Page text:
Change Management — The hard part … System 1 Engaged (intuitive brain)
At Fundamentals of Change Management (Ratliona mind perspective) post I described four key concepts of change management that any logical and rational being can agree with immediately. But when it comes to applying those concepts and causing a change, the model breaks and the change agent encounters a bunch of emotional and irrational beings. They see proposed changes as an attack to their existence.
It turns out that these two types of beings (logical/rational and emotional/irrational) are in fact the two sides of the same being. They are intelligent and emotional beings with strong logical and cognitive ability, and they belong to a group, tribe or family. They have their own dreams, self-image, self-esteem and ego. With this, they each create their own identify in the society they live in.
Our guy (in above picture) is a human who is emotional with cognitive ability, has unique individual identity and belongs to one or more social groups. When we don’t pay attention to that, then no matter how good your intention is you will encounter a strong passive or active resistance when proposing a change.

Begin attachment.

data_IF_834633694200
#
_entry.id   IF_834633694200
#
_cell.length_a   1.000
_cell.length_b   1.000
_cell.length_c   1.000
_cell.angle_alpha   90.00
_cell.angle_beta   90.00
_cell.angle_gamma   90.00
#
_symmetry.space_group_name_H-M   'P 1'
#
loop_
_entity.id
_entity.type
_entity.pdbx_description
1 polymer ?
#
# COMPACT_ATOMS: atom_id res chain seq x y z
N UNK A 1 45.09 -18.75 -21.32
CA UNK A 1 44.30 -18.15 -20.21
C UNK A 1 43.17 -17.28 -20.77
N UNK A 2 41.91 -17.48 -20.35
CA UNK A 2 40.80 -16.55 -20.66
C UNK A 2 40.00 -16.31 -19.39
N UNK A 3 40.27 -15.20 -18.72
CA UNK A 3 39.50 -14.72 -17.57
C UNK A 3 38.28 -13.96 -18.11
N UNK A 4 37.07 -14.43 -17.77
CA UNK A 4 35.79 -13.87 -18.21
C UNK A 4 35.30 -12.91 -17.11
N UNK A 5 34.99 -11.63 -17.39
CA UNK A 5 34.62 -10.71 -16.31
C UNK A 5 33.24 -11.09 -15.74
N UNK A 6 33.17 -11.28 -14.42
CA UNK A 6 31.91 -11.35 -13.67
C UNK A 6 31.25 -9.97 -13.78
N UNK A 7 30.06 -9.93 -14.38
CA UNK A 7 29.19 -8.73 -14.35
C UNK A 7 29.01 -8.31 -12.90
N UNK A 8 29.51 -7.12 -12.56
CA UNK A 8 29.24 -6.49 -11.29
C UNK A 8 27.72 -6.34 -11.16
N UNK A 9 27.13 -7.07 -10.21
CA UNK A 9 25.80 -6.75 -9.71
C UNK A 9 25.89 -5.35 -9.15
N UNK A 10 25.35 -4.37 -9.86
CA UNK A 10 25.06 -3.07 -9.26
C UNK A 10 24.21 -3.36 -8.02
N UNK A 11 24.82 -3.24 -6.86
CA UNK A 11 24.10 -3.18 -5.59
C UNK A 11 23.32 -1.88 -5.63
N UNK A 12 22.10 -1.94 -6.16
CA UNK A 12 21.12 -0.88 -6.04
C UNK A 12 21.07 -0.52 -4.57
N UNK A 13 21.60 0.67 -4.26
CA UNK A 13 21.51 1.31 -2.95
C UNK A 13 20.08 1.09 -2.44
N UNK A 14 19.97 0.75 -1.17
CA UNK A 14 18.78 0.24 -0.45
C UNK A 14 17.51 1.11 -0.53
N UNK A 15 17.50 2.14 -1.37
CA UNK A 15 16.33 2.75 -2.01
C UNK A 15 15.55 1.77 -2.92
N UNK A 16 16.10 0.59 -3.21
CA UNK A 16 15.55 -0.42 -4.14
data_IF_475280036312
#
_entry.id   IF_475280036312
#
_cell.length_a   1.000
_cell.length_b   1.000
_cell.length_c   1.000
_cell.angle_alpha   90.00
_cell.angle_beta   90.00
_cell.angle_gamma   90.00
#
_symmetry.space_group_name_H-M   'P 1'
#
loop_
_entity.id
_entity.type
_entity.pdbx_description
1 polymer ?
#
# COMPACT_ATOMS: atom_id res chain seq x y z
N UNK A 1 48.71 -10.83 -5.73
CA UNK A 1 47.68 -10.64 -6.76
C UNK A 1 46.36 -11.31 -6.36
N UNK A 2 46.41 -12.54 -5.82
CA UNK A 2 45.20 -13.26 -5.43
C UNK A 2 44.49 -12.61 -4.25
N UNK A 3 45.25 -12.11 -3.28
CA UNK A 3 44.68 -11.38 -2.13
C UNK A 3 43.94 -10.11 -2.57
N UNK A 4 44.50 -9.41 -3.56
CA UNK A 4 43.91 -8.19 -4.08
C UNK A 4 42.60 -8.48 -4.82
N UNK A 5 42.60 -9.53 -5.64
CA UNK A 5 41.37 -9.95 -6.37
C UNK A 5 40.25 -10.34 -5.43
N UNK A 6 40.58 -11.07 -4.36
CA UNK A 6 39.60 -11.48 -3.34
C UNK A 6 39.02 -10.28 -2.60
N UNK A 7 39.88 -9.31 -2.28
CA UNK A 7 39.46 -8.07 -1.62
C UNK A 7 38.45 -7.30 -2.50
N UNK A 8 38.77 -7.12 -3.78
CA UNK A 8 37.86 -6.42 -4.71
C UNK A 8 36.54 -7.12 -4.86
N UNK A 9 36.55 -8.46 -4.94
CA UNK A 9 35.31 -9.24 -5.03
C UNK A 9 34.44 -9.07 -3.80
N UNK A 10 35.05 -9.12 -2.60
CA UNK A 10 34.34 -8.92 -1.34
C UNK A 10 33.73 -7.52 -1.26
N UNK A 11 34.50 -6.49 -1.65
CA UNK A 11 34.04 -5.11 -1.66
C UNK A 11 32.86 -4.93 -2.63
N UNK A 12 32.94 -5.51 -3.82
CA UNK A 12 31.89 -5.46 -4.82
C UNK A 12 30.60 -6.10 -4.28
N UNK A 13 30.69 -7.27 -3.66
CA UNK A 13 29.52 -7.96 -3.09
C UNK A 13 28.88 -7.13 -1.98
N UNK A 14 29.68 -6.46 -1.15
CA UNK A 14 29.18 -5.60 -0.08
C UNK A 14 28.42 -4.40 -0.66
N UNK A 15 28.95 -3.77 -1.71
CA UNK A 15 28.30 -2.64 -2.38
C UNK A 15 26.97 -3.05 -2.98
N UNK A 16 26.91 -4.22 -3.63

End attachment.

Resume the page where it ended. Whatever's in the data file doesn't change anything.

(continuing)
Who the hell are you to tell him to leave his mermaid, take the risk of climbing the mountain just to get a box of treasure?! What do you know about his life, and context he lives in? What do you know about his past and future dreams? You know nothing, Jon Snow!
I have tested and experimented different ways of causing change in organisations, teams and individuals (including myself). Every time I caused the change with pure reasoning and logic, it was unsuccessful, had a short life and/or encountered huge resistance. The key was to accept the current reality of people’s lives, see these people as unique individuals who belong to one or more social groups and have compassion and respect for them. And also the people themselves had to want the changes. Only then the changes encountered little or no resistance, were more effective and had long life.
I have witnessed failure in change initiatives, even after passing the rocks of resistance. This was simply because change also requires new behaviour and habit that may cause physical changes to neurones in the brain. The process takes time, it requires individuals to really want to change, and it is evolutionary.
That is why Kanban Change Management principles are designed to frame an evolutionary change:
Start with what you do now
Understand current processes, as actually practiced
Respect existing roles, responsibilities; job titles
Gain agreement to pursue improvement through evolutionary change
Encourage acts of leadership at all levels